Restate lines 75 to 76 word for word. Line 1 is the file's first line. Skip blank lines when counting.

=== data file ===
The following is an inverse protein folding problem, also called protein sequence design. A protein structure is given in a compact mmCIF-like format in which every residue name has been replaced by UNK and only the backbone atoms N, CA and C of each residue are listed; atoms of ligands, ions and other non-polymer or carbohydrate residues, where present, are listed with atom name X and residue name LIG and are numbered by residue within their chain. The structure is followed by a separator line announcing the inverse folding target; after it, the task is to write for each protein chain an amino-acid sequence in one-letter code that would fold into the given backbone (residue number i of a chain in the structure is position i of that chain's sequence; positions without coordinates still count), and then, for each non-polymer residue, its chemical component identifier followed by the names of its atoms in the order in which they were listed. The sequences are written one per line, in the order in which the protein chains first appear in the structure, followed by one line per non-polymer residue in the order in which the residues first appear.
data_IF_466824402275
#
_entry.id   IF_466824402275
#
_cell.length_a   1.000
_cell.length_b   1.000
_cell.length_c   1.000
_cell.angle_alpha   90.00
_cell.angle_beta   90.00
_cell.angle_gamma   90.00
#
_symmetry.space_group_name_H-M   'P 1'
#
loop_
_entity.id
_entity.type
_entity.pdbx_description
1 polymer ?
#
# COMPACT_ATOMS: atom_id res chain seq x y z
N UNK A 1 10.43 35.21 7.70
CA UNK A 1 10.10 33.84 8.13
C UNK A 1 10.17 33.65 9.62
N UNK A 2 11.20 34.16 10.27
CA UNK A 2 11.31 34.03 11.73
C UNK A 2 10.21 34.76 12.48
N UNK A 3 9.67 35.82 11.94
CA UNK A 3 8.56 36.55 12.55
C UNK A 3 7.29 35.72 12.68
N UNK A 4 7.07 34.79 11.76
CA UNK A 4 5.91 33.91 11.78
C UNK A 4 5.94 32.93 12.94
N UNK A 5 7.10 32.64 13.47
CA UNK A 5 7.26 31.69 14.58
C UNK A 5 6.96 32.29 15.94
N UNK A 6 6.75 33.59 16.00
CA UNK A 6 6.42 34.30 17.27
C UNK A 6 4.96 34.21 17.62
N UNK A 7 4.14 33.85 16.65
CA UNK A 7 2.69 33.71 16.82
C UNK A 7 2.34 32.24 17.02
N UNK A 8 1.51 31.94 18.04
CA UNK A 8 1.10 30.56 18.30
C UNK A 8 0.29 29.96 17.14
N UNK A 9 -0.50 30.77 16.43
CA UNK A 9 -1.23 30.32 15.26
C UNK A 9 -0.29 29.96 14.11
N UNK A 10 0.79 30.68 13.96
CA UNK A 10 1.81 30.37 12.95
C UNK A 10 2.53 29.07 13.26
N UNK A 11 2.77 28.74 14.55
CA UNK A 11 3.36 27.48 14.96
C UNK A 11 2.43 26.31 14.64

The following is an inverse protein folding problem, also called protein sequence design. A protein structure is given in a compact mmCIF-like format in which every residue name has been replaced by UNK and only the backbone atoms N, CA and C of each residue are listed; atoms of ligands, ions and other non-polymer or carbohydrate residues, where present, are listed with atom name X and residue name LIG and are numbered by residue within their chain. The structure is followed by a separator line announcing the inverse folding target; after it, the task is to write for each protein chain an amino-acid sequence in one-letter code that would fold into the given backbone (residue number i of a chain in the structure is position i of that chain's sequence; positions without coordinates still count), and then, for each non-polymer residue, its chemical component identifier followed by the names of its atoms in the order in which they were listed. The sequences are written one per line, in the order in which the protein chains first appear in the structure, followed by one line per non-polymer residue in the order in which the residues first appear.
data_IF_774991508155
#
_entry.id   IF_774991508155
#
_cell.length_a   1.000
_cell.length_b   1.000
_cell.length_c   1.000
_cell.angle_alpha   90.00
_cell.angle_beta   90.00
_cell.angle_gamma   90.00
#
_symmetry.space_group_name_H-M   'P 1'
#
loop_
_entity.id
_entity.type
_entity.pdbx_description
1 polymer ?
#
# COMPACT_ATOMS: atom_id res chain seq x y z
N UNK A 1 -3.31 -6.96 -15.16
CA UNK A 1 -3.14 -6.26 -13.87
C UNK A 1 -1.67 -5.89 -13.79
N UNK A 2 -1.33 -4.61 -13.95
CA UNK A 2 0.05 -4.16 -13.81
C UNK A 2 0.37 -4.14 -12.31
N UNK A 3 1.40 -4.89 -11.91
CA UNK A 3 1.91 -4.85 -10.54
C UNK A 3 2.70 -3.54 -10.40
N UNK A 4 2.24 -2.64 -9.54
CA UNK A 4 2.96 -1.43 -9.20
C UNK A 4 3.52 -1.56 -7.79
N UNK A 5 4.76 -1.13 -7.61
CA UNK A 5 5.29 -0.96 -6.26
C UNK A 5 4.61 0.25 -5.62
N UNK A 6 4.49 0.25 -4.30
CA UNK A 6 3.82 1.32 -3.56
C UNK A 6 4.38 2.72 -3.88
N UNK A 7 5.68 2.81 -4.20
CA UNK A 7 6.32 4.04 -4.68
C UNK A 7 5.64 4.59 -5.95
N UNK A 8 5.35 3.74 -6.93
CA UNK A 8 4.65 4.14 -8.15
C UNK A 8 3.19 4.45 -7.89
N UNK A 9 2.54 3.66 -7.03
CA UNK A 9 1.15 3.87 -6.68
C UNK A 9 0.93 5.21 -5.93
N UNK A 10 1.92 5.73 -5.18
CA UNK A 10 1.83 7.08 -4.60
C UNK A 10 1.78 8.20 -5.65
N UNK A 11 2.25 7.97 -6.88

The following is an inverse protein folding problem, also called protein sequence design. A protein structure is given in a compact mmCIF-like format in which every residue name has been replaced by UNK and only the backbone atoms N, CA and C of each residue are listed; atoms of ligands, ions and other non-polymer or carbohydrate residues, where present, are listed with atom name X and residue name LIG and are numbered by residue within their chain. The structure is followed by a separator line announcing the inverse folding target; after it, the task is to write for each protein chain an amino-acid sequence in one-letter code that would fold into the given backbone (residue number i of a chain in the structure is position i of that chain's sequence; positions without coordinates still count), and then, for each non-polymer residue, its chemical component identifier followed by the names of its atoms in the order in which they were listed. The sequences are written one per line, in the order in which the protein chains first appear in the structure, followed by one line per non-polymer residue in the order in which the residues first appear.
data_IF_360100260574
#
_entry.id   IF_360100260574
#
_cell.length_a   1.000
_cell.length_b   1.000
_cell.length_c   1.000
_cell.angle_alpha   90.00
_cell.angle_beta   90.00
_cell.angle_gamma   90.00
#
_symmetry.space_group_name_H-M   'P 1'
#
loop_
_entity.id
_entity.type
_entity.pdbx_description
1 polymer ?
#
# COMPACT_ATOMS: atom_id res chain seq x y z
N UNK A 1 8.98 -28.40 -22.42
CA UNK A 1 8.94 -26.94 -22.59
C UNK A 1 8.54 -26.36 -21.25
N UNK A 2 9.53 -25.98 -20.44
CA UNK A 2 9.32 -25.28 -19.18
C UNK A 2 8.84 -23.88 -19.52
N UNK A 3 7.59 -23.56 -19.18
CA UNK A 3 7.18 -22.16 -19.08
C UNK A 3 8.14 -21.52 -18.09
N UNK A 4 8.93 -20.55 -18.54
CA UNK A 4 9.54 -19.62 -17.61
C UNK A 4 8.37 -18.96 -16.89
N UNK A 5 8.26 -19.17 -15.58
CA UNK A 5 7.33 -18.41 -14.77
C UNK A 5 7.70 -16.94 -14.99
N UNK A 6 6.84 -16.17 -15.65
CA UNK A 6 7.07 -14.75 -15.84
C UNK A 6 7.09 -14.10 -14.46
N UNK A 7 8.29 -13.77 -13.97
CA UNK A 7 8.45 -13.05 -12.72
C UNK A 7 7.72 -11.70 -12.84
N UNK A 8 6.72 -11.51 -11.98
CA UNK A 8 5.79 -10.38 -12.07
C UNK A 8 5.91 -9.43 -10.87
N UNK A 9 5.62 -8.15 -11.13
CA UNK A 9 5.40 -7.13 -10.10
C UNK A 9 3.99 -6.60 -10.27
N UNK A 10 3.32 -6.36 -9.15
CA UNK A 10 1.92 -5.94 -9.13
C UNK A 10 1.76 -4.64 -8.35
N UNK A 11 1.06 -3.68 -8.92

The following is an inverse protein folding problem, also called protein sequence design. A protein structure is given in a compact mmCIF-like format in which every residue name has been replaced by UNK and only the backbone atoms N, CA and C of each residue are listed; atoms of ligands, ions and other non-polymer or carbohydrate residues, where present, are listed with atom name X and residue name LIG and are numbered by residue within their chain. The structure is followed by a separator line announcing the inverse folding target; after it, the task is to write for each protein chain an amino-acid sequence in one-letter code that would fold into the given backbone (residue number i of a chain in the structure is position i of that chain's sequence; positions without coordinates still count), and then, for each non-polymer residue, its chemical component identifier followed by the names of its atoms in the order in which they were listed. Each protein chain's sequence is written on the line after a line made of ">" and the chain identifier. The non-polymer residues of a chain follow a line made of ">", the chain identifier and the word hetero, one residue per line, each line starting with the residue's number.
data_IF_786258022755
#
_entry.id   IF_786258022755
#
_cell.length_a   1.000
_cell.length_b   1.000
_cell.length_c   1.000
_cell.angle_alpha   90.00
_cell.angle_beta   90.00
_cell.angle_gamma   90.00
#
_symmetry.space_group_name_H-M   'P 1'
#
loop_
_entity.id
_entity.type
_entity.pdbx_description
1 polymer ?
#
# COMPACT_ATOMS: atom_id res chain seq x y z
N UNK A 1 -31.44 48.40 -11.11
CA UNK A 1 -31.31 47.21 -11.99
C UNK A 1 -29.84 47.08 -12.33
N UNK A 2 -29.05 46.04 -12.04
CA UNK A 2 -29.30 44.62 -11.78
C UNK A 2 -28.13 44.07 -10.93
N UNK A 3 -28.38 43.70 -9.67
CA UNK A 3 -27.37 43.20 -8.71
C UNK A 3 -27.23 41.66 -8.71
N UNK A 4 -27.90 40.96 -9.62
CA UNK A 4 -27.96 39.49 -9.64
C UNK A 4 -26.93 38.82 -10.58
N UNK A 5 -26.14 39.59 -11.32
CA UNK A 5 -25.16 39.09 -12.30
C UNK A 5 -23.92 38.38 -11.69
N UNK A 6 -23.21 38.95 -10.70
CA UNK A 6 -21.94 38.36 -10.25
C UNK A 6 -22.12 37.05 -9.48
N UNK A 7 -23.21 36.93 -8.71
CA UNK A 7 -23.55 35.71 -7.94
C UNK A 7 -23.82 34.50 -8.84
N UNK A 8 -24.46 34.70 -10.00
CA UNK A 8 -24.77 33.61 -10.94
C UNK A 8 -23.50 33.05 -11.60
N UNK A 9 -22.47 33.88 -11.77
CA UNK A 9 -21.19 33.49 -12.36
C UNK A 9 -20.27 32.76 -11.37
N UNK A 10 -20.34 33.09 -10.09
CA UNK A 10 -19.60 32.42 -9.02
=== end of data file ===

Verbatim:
# COMPACT_ATOMS: atom_id res chain seq x y z
N UNK A 1 -3.31 -6.96 -15.16